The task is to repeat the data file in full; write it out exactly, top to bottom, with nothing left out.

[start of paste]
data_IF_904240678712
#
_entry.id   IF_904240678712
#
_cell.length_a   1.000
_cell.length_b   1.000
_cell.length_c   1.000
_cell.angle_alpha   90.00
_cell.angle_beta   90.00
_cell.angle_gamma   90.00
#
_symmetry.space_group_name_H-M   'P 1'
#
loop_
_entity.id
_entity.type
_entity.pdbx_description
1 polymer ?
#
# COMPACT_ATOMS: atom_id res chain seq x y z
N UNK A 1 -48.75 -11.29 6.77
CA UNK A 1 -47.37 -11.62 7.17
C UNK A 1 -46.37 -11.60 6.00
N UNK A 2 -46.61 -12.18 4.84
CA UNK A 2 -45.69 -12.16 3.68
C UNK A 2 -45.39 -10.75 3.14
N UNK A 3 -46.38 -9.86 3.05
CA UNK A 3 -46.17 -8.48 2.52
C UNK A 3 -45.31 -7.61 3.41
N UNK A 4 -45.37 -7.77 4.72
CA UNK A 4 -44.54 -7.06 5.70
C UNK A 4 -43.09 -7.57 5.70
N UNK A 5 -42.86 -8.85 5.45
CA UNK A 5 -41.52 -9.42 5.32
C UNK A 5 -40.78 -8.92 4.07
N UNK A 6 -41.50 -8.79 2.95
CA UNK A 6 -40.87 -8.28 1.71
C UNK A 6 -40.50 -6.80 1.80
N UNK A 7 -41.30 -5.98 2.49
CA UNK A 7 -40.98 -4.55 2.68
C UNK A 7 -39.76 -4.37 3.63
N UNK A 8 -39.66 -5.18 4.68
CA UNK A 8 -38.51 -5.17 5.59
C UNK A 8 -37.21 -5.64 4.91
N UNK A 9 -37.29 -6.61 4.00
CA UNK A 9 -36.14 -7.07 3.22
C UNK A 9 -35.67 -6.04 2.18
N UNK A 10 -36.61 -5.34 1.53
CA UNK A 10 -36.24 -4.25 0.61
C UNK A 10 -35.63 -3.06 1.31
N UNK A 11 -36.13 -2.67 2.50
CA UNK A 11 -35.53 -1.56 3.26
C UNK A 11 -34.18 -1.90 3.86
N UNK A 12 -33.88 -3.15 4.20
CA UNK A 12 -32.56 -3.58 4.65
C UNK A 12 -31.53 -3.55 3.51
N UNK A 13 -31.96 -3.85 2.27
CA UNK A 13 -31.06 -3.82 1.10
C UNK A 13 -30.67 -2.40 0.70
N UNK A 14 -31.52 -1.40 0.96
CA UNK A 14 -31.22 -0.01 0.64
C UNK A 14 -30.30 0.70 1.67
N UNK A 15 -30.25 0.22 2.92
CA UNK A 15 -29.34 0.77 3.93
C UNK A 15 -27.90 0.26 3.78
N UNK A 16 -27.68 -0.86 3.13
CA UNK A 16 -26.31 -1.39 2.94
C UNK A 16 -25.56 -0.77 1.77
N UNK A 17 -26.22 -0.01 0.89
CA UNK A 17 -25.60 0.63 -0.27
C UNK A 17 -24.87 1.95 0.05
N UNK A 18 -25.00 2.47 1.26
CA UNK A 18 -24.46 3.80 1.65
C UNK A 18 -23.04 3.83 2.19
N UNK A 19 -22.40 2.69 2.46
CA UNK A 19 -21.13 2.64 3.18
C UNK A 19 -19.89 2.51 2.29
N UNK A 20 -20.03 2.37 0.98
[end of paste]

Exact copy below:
data_IF_904240678712
#
_entry.id   IF_904240678712
#
_cell.length_a   1.000
_cell.length_b   1.000
_cell.length_c   1.000
_cell.angle_alpha   90.00
_cell.angle_beta   90.00
_cell.angle_gamma   90.00
#
_symmetry.space_group_name_H-M   'P 1'
#
loop_
_entity.id
_entity.type
_entity.pdbx_description
1 polymer ?
#
# COMPACT_ATOMS: atom_id res chain seq x y z
N UNK A 1 -48.75 -11.29 6.77
CA UNK A 1 -47.37 -11.62 7.17
C UNK A 1 -46.37 -11.60 6.00
N UNK A 2 -46.61 -12.18 4.84
CA UNK A 2 -45.69 -12.16 3.68
C UNK A 2 -45.39 -10.75 3.14
N UNK A 3 -46.38 -9.86 3.05
CA UNK A 3 -46.17 -8.48 2.52
C UNK A 3 -45.31 -7.61 3.41
N UNK A 4 -45.37 -7.77 4.72
CA UNK A 4 -44.54 -7.06 5.70
C UNK A 4 -43.09 -7.57 5.70
N UNK A 5 -42.86 -8.85 5.45
CA UNK A 5 -41.52 -9.42 5.32
C UNK A 5 -40.78 -8.92 4.07
N UNK A 6 -41.50 -8.79 2.95
CA UNK A 6 -40.87 -8.28 1.71
C UNK A 6 -40.50 -6.80 1.80
N UNK A 7 -41.30 -5.98 2.49
CA UNK A 7 -40.98 -4.55 2.68
C UNK A 7 -39.76 -4.37 3.63
N UNK A 8 -39.66 -5.18 4.68
CA UNK A 8 -38.51 -5.17 5.59
C UNK A 8 -37.21 -5.64 4.91
N UNK A 9 -37.29 -6.61 4.00
CA UNK A 9 -36.14 -7.07 3.22
C UNK A 9 -35.67 -6.04 2.18
N UNK A 10 -36.61 -5.34 1.53
CA UNK A 10 -36.24 -4.25 0.61
C UNK A 10 -35.63 -3.06 1.31
N UNK A 11 -36.13 -2.67 2.50
CA UNK A 11 -35.53 -1.56 3.26
C UNK A 11 -34.18 -1.90 3.86
N UNK A 12 -33.88 -3.15 4.20
CA UNK A 12 -32.56 -3.58 4.65
C UNK A 12 -31.53 -3.55 3.51
N UNK A 13 -31.96 -3.85 2.27
CA UNK A 13 -31.06 -3.82 1.10
C UNK A 13 -30.67 -2.40 0.70
N UNK A 14 -31.52 -1.40 0.96
CA UNK A 14 -31.22 -0.01 0.64
C UNK A 14 -30.30 0.70 1.67
N UNK A 15 -30.25 0.22 2.92
CA UNK A 15 -29.34 0.77 3.93
C UNK A 15 -27.90 0.26 3.78
N UNK A 16 -27.68 -0.86 3.13
CA UNK A 16 -26.31 -1.39 2.94
C UNK A 16 -25.56 -0.77 1.77
N UNK A 17 -26.22 -0.01 0.89
CA UNK A 17 -25.60 0.63 -0.27
C UNK A 17 -24.87 1.95 0.05
N UNK A 18 -25.00 2.47 1.26
CA UNK A 18 -24.46 3.80 1.65
C UNK A 18 -23.04 3.83 2.19
N UNK A 19 -22.40 2.69 2.46
CA UNK A 19 -21.13 2.64 3.18
C UNK A 19 -19.89 2.51 2.29
N UNK A 20 -20.03 2.37 0.98